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Here's what I think of the upcoming budget speech and what it means for you

by , 24 February 2016
Dear Tax Bulletin reader,

It's that time of year again, where the hopes and dreams of the new financial year are either built up or crushed by the budget speech.

We've seen a lot of comments coming out of the industry from experts in the field, and many believe we're definitely going to see an increase in the tax rates. This is a very real probability judging by the commentary leading up to the budget speech.

I'm in two minds about the increase to tax rates, because the country is in a very difficult position at the moment. On the one hand, the government needs more money to float its very large and excessively staffed boat, but on the other hand, it needs to grow the economy and increasing taxes may well inhibit growth.

Keep reading to see why we're heading for a disaster...


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Why we're heading for a disaster
 
Generally, when someone earns R20 000 a month, but spends R25 000 a month, they're heading for disaster. And the smartest thing to do would be to stop spending in excess of your income. This doesn't seem to be the case with how our taxes are spent. The government would rather increase taxes as opposed to reduce spending.
 
But recall that Gordhan was responsible for limiting (and in some cases cancelling outright) the use of credit cards at all levels of government back in 2013, specifically to reduce spending.
 
So we know he's fully capable of introducing austerity measures. Add to this the fact that there's absolutely no chance he can be removed from office by 'going against the grain' at this stage (Hello David van Rooyen), so he finds himself in a very powerful position.

Gordhan will be strategic about his decisions
 
We hope the prudence he's shown in the past will continue to influence his budget speech this year. And the government starts treating money like the rest of us – if you don't have money to buy stuff, then don't buy stuff. If you can't afford the payments on that Ferrari (read: Nuclear power plant), then don't sign a contract to buy it on finance.
 
It's not a sure thing tax will increase, and it appears as though government is painfully aware of how an increase in tax will impact on the economy, thanks primarily to Gordhan's approach. A clear indicator of this came from what we know about Pravin Gordhan's meeting with leaders of a number of very large South African businesses, specifically on the topic of the country's economy.
 
If the decision is made to increases taxes, Gordhan will need to be extremely strategic in which taxes he increases. If he increases personal income tax, we could see consumer spending decrease. If company tax is increased, we may see job losses. Tax the wealthy, and they'll simply move their wealth offshore. Touch VAT, and those most vulnerable will be made moreso as the cost of basic goods increase.
 
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Changes to tax law you WON'T hear about in the news...
 
There are going to be a lot of tax questions that will need answering this year...
 
In the coming months the tax law will undergo a number of significant changes.
 
The majority of these will affect the duties of tax professionals and, in particular, their liability for offences committed under their watch.
 
But you won't hear about these changes on the six o'clock news.
 
I doubt they'll even get a mention in the national press.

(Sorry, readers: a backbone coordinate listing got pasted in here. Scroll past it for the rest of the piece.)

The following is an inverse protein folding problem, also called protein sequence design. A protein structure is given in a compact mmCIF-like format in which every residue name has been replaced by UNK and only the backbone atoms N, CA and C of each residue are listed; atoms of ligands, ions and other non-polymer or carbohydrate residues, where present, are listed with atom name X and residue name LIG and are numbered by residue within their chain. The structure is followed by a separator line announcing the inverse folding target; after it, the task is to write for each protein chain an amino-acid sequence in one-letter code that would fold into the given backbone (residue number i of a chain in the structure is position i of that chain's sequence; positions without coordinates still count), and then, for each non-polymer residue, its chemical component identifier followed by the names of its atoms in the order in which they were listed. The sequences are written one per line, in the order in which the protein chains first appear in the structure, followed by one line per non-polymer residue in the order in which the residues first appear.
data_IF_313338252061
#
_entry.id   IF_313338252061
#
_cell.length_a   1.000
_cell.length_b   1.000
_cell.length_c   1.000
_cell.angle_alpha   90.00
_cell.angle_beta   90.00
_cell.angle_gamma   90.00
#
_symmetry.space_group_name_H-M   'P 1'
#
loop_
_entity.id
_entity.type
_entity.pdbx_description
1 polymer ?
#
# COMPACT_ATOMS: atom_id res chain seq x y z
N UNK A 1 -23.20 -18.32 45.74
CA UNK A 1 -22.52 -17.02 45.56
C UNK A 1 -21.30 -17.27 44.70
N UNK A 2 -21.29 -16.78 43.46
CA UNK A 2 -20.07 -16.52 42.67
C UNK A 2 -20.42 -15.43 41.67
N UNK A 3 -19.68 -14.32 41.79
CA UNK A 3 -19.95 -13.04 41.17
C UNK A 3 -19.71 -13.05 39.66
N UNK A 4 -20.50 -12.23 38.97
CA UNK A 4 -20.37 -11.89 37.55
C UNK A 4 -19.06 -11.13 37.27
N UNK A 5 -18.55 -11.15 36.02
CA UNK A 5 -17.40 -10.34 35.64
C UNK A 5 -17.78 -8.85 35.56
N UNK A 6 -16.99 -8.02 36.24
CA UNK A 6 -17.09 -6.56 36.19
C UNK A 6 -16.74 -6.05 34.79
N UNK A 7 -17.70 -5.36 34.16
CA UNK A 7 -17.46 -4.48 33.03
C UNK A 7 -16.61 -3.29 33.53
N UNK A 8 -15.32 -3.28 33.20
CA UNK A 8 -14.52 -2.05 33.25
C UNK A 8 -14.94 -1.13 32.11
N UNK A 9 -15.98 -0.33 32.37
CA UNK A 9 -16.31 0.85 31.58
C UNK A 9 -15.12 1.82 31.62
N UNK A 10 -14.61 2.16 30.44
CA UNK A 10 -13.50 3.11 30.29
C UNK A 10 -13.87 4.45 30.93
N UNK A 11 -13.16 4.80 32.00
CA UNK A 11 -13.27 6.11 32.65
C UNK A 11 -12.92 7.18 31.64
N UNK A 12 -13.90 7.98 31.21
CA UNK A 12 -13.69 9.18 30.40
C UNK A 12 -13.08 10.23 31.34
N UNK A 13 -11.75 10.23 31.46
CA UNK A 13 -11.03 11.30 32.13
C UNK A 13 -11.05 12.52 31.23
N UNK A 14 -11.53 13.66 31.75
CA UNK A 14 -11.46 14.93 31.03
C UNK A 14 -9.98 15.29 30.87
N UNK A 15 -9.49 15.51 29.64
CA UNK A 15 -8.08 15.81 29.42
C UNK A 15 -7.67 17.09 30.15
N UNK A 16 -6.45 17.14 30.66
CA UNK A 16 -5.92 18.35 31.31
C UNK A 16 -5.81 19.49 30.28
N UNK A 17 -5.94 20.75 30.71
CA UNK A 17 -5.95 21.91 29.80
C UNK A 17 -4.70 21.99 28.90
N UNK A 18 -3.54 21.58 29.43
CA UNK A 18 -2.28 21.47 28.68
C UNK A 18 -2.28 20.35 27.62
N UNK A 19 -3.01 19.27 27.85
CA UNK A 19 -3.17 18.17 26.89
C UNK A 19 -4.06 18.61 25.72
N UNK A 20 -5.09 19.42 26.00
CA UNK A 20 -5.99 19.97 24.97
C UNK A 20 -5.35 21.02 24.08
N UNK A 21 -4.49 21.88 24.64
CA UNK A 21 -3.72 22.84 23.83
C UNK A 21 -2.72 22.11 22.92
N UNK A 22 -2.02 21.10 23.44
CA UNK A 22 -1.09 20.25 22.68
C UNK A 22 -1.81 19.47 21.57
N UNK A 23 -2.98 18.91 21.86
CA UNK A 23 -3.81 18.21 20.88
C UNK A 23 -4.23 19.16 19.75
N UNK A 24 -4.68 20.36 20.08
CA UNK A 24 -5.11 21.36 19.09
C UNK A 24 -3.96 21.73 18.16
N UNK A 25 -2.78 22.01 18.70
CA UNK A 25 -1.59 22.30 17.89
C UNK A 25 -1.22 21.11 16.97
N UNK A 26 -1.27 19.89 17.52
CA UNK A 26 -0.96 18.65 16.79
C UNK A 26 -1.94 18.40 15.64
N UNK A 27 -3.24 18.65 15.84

If you want to be 100% certain you're up to speed with changes to TAX Law,  try the Tax Watch Newsletter today 

I can send you your first issue to review for 28 days, and then it's up to you whether you want to continue.  Click here to get your first Tax Watch Newsletter FREE 
 
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So, what's my view on tax?
 
I've always held the view that tax should always be prospective, and should adapt with the times in that new economies are always being created. Look at the way new technology is being adopted in the energy field – solar and wind power is now powering many countries and is now a cheaper source of energy than coal and other fossil fuels. Combine that with the advancement in graphene-based technology, and the next industrial revolution is at our doorstep. We have to be a part of it.
 
Take for example this talk of buying nuclear energy from Russia. Our country is a perfect candidate for renewable energy, and not only do we have the industry experts capable of manufacturing this tech within our borders (perhaps even exporting our products to the rest of Africa eventually), but we have an absolute excess of unutilized sunny space in the North West province. Cleaner and cheaper than nuclear energy.
 
Imagine how many local jobs and supporting industries we could create with one trillion Rand. Why send that wealth to the Russians for nuclear? Is it vested interest? This country should be where your interest vests.
 
Our tax legislation and government spending needs to drive us towards growth by strategically incentivising the development of the base economy – agriculture, manufacture, refining, production, scientific discovery. We've seen a move toward this with the favourable treatment of venture capital companies and Special Economic Zones, but more can be done. More must be done. But increasing tax will not accomplish this.
 
Let's see what the budget speech brings.

P.S. Ever wished for a quick reference guide on complicated tax matters? Here is the answer to your prayers.  99 Tax Tips covers topical, everyday questions on personal and business taxes in easy-to-read English. Often- complicated tax concepts have been transformed into practical, extremely useful information.  Reduce your tax headaches today. 


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